ASN's Mission

To create a world without kidney diseases, the ASN Alliance for Kidney Health elevates care by educating and informing, driving breakthroughs and innovation, and advocating for policies that create transformative changes in kidney medicine throughout the world.

learn more

Contact ASN

1401 H St, NW, Ste 900, Washington, DC 20005


The Latest on Twitter

Kidney Week

Abstract: TH-PO468

Plasma Sphingolipid and Mortality Risk in Incident Hemodialysis Patients

Session Information

Category: Hypertension and CVD

  • 1401 Hypertension and CVD: Epidemiology, Risk Factors, and Prevention


  • Fitzpatrick, Jessica, The Hospital for Sick Children, Toronto, Ontario, Canada
  • Sozio, Stephen M., Johns Hopkins University School of Medicine, Baltimore, Maryland, United States
  • Jaar, Bernard G., Johns Hopkins University and Nephrology Center of Maryland, Baltimore, Maryland, United States
  • Estrella, Michelle M., University of California, San Francisco and San Francisco VA Medical Center, San Francisco, California, United States
  • Monroy-Trujillo, Jose Manuel, Johns Hopkins University , Baltimore, Maryland, United States
  • Parekh, Rulan S., The Hospital For Sick Children, Toronto, Ontario, Canada
  • Mitsnefes, Mark, Cincinnati Children's Hospital, Cincinnati, Ohio, United States

ESRD patients receiving hemodialysis (HD) are at high risk of mortality, particularly cardiovascular (CVD) mortality. Plasma sphingolipids have been identified as predictors of CVD mortality in the general population. Despite the high prevalence of dyslipidemia in HD, no studies have examined the associations of sphingolipids with mortality risk in this population.


This study included 368 incident HD patients enrolled in the Predictors of Arrhythmic and Cardiovascular Risk in ESRD (PACE) study. Plasma sphingolipid (ceramides, glucosylceramides and lactosylceramides) levels were measured at baseline by liquid chromatography-tandem mass spectrometry. Proportional hazards regression was used to examine the association of sphingolipids with CVD mortality and all-cause mortality.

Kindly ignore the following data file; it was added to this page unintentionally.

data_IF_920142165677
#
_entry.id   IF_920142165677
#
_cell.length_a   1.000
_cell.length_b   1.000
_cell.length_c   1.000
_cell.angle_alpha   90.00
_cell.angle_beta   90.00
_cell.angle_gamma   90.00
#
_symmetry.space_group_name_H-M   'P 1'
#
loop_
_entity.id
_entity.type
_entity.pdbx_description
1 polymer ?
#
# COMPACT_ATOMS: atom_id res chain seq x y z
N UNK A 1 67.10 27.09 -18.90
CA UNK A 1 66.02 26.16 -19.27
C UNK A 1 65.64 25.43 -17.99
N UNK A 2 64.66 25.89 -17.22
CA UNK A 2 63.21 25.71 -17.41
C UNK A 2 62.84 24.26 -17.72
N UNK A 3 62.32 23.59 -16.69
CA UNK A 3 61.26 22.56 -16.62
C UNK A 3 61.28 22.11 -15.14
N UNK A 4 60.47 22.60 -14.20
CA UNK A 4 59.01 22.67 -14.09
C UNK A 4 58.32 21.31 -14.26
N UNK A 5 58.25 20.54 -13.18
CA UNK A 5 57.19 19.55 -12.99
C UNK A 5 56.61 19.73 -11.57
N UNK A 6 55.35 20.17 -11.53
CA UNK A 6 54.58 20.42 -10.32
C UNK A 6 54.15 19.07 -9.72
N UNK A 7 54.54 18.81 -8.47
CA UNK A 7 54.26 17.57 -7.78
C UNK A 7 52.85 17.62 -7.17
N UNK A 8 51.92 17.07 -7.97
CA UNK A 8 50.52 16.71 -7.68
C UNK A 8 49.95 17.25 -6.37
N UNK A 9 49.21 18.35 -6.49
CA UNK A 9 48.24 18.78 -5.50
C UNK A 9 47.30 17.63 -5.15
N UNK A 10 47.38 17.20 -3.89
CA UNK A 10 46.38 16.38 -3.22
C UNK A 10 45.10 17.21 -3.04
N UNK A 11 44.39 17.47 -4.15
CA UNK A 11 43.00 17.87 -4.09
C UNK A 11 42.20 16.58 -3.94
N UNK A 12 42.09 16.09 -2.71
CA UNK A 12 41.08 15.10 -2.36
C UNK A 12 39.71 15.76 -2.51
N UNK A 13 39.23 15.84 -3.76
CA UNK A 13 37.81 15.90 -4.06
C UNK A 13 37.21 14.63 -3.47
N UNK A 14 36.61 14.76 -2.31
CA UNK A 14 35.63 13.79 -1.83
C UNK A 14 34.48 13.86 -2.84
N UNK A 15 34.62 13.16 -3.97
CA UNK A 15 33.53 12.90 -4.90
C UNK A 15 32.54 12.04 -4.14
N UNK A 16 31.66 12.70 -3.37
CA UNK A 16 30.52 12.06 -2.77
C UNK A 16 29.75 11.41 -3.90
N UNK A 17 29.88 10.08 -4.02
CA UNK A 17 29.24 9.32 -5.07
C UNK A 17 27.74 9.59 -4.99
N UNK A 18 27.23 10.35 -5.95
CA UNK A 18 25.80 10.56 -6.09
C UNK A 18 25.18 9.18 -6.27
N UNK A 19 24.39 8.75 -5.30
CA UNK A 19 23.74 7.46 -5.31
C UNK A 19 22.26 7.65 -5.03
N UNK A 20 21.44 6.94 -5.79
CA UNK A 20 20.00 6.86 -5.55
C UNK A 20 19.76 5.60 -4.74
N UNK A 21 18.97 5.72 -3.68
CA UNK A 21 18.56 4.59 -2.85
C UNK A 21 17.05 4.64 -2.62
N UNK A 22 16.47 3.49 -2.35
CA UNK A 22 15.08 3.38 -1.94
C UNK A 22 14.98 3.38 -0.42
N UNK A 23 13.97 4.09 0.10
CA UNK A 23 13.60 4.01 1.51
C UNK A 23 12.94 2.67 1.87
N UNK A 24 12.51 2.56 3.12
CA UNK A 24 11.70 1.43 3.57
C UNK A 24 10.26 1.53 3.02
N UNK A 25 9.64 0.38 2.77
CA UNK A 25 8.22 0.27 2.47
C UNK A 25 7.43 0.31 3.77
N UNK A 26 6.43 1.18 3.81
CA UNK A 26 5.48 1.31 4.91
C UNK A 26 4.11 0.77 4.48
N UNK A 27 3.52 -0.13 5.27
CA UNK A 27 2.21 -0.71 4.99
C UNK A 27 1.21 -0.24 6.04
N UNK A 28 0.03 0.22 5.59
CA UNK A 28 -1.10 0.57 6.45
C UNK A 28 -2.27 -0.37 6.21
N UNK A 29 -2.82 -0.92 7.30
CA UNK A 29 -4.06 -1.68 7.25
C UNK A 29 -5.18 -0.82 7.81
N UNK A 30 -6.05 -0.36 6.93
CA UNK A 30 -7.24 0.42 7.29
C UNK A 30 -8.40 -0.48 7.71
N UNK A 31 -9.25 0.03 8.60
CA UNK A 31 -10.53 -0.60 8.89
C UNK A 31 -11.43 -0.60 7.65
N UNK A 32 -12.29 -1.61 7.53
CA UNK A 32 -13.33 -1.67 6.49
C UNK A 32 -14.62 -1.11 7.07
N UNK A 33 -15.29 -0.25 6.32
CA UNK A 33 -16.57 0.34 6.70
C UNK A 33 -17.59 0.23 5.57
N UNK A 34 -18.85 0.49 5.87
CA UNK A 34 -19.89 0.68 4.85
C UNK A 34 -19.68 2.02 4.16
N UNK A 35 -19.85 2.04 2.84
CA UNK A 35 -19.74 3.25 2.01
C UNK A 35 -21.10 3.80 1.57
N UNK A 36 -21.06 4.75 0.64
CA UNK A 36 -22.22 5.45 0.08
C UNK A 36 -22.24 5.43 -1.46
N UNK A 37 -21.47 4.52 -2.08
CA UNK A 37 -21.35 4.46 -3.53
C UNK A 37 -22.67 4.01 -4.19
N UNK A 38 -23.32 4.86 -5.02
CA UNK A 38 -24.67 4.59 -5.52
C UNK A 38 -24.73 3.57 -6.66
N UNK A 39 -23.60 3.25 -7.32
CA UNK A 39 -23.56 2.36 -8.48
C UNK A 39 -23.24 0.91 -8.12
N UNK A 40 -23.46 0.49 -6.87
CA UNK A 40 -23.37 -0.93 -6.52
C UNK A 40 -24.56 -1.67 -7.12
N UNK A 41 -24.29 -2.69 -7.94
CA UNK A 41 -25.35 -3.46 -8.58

At baseline, mean age was 55 years, 39% were female, 72% were African American, 58% had diabetes, and the mean comorbidity index was 5.2. Over a median 2.5 years (IQR: 1.4-3.5 years) of follow-up, there were 78 deaths from all causes, of which 33 were from CVD. The highest tertile of glucosylceramide C16GC (0.81-5.88 μM) was associated with increased risk of all-cause (HR: 1.81; 95%CI: 1.02-3.22) and CVD mortality (HR: 2.63, 95%CI: 1.08-6.55) as compared to the lowest tertile (0.03-0.40 μM) after adjusting for demographics and comorbidity.[Figure] There was no evidence of association between other sphingolipids and risk of all-cause or CVD mortality.


Glucosylceramide C16GC was associated with CVD and all-cause mortality among adults incident to HD. These results suggest that glycosphingolipid imbalance may contribute to increased mortality risk in ESRD. Further studies are needed to confirm these new and important findings.


  • NIDDK Support